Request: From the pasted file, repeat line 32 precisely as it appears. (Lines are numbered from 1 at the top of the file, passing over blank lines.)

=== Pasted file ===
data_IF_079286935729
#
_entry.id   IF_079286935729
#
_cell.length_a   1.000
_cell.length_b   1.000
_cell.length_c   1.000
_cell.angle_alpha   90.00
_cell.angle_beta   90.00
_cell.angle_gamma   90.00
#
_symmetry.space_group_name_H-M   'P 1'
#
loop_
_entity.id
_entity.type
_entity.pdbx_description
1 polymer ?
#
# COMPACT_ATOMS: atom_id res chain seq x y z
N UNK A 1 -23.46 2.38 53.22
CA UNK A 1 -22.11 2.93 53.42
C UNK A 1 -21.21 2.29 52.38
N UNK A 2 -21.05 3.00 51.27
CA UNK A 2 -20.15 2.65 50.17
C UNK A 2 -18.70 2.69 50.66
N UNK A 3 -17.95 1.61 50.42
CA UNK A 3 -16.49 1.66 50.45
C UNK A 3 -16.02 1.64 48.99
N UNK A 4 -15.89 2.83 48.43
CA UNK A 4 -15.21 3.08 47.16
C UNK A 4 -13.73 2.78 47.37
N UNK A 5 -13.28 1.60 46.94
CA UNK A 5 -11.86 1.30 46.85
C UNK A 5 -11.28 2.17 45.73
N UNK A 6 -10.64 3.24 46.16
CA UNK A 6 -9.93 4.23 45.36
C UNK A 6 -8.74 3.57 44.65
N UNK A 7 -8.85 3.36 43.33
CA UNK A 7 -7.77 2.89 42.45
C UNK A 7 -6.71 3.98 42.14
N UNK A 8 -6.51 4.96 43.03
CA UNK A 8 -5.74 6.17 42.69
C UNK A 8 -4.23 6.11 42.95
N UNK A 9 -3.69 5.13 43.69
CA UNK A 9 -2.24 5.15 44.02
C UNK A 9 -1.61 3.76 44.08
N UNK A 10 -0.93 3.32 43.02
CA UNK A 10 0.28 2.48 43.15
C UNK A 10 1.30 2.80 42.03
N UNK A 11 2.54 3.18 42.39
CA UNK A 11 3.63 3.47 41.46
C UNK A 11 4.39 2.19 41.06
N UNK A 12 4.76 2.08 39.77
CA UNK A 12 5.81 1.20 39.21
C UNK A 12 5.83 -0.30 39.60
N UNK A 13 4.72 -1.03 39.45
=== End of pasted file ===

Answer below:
C UNK A 4 -13.73 2.78 47.37